Exclusive: What makes Ibrahimovic tick?
Behind the scenes at Paris St Germain
French football club spends big

"For similar salaries, a player in France is costing the clubs 33% more than a player would in Germany, England, Spain or Italy."

The UCPF, which says it pays €130 million ($179.5 million) to amateur sports each year as an act of "solidarity," claims the tax will cost jobs in the French football industry -- which employs 25,000 people.

'We wish to open all the stadiums to all the fans, football lovers, those people who make French football on a daily basis," Louvel said of the strike.

"The supporters, amateur players, associations, volunteers, coaches, agents and employees. All of those who will suffer from the consequences of this unfair tax. The social role of football will be impacted by the consequences of this measure."

The tax will hit clubs to varying degrees. Big-spending champion Paris Saint-Germain, which has invested more than €200 million ($276 million) in players since being bought by a Qatari consortium in 2011, may have to pay just under half the clubs' €44 million bill according to reports estimating its salary bills.

Monaco, backed by a Russian billionaire, would next season be exempt as it does not fall under French tax laws -- and the principality club says it will fight the league's plans to change its status in future.

ADVERTISEMENT
Part of complete coverage on
updated 7:03 AM EDT, Wed July 30, 2014
While many top European clubs are targeting the U.S. market, French football is setting its sights on expanding into Asia -- with China playing a key role.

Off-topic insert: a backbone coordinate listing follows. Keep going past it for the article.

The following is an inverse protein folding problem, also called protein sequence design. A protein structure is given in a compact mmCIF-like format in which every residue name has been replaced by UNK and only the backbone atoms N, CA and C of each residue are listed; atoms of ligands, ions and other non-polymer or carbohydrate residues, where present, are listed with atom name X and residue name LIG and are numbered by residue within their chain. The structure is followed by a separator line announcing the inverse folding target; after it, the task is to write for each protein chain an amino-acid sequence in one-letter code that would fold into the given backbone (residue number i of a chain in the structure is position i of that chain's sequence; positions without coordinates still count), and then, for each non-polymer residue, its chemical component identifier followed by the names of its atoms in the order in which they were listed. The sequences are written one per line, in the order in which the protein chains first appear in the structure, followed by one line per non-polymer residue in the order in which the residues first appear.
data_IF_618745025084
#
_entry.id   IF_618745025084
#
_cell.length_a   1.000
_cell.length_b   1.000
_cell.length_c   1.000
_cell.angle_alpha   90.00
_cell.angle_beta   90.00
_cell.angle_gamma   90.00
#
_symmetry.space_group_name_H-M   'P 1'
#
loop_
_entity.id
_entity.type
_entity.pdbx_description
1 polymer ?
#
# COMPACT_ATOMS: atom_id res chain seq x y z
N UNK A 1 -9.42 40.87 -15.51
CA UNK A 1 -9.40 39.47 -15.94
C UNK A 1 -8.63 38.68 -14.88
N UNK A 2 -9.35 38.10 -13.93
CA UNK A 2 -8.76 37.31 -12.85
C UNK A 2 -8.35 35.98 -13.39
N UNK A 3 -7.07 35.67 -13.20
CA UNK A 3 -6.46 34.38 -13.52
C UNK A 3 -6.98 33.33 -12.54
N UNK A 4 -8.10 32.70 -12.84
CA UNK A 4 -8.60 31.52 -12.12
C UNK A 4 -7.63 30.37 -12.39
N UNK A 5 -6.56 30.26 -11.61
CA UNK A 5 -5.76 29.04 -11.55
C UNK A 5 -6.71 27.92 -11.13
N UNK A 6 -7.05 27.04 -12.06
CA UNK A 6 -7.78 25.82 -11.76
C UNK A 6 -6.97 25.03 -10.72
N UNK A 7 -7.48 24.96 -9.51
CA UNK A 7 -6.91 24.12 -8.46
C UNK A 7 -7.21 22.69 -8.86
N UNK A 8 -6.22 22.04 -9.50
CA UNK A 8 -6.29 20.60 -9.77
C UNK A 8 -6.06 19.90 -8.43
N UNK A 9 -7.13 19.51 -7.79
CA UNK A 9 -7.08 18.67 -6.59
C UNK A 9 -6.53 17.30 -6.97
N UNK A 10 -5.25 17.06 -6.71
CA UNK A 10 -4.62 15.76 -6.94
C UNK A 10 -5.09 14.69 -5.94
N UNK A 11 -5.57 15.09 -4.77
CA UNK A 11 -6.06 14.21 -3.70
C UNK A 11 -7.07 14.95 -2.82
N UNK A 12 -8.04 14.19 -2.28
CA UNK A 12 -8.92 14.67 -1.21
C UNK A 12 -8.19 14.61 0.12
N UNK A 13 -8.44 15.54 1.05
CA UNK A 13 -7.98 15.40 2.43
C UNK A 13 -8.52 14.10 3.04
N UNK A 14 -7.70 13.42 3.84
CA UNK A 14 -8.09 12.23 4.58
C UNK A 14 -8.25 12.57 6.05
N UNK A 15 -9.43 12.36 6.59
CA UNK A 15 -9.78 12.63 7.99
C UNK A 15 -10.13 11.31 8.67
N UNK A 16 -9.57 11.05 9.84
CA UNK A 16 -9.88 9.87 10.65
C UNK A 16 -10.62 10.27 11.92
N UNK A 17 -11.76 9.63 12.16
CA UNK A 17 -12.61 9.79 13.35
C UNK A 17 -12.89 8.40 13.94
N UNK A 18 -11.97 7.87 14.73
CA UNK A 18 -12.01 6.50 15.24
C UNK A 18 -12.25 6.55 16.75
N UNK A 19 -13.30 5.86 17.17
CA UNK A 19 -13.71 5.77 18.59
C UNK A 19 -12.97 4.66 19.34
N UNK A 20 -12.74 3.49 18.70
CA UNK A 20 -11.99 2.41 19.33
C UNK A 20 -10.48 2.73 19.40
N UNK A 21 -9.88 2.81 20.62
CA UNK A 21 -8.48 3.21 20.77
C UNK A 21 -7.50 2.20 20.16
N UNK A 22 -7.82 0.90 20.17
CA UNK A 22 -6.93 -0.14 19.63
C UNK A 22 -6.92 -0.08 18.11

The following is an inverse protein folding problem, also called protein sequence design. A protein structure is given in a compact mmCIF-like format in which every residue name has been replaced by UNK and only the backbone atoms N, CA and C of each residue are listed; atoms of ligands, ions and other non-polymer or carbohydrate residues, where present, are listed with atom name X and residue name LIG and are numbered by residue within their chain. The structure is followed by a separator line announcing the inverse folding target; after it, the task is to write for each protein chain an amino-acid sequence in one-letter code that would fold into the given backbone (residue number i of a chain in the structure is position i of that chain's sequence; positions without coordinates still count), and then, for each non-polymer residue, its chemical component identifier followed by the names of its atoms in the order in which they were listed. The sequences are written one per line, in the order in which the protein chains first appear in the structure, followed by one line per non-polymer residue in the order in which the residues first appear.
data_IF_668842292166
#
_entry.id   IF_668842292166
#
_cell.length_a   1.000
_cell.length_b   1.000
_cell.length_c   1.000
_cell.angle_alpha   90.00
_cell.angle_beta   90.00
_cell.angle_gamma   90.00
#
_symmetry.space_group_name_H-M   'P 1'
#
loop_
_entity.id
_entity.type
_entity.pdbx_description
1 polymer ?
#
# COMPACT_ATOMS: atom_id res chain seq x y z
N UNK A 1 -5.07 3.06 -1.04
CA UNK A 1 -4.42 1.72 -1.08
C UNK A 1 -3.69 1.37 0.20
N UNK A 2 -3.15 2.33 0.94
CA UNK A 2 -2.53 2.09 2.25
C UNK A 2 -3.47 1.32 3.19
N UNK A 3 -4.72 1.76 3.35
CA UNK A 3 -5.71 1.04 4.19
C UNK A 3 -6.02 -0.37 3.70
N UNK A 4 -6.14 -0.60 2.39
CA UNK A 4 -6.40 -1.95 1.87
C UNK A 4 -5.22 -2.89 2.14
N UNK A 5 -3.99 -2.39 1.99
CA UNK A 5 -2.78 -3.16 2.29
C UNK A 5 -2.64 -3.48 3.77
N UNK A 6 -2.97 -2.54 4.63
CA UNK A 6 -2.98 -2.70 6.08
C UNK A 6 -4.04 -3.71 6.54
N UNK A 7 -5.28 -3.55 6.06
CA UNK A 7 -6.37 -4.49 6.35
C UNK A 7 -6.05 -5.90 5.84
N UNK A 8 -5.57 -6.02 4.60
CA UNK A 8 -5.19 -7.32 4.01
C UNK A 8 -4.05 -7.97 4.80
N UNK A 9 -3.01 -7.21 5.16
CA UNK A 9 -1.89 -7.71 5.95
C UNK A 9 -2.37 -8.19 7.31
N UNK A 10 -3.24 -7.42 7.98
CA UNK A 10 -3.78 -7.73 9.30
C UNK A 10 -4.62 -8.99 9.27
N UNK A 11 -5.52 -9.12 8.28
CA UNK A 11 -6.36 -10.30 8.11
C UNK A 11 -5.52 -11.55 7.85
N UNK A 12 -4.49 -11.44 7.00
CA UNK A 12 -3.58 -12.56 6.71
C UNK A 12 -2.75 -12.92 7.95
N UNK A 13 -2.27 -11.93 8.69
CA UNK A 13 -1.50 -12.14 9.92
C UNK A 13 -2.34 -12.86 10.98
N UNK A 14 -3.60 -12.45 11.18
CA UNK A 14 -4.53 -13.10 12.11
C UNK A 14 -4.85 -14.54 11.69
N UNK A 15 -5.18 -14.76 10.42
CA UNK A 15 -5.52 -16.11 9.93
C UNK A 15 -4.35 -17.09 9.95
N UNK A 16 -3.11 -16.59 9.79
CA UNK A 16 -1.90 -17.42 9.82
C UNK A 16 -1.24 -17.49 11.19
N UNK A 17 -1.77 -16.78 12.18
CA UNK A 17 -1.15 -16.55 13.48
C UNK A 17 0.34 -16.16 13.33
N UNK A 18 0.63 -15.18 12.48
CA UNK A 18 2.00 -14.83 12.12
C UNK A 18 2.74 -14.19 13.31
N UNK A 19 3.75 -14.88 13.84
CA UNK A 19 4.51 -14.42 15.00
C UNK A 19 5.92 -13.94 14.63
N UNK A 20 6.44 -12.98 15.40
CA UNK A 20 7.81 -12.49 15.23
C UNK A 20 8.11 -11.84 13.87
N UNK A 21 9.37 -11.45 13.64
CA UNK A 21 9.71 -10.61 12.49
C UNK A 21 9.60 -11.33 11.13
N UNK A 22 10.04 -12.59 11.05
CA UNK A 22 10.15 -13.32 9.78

updated 8:29 AM EDT, Sun July 27, 2014
Major League Soccer has snared another big name from England with former Chelsea star Frank Lampard committing his future to New York City FC.
updated 12:56 PM EDT, Wed July 23, 2014
Europe's top clubs have booked a summer holiday to the U.S. -- but this is business not pleasure as they look to cash in on the World Cup afterglow.
updated 2:28 PM EDT, Tue July 22, 2014
Brazil's new coach Dunga won the World Cup as a player in 1994.
Former World Cup-winning captain Dunga is appointed coach of Brazil's national team for the second time, charged with restoring national pride.
updated 10:20 AM EDT, Tue July 22, 2014
Colombia's World Cup star James Rodriguez continues Real Madrid's long tradition of signing "Galacticos."
updated 6:07 AM EDT, Mon July 21, 2014
Germany's World Cup-winning captain Philipp Lahm has decided to go out at the top by announcing his retirement from international football.
The U.S. government recognizes Kosovo, as do most European states, but getting football's ruling bodies to play ball has proved harder.
updated 11:04 AM EDT, Wed June 4, 2014
National heroes don't always belong to one country. Ask France's World Cup hero Patrick Vieira, who is rediscovering his roots.
CNN's John Sinnott on the quiet Cambridge graduate behind Liverpool's resurgent campaign.
updated 11:19 AM EDT, Fri May 30, 2014
They are the dispossessed -- stateless, and unrecognized by football's ruling body. But these teams will still play at their own World Cup.
Louis van Gaal will be a perfect fit for Manchester United the club, business and brand, says CNN's Patrick Snell.
updated 3:24 PM EDT, Mon May 19, 2014
There's a new force in Spanish football -- and Atletico Madrid's ascendance is sharply contrasted by the fall from power of Barcelona.
ADVERTISEMENT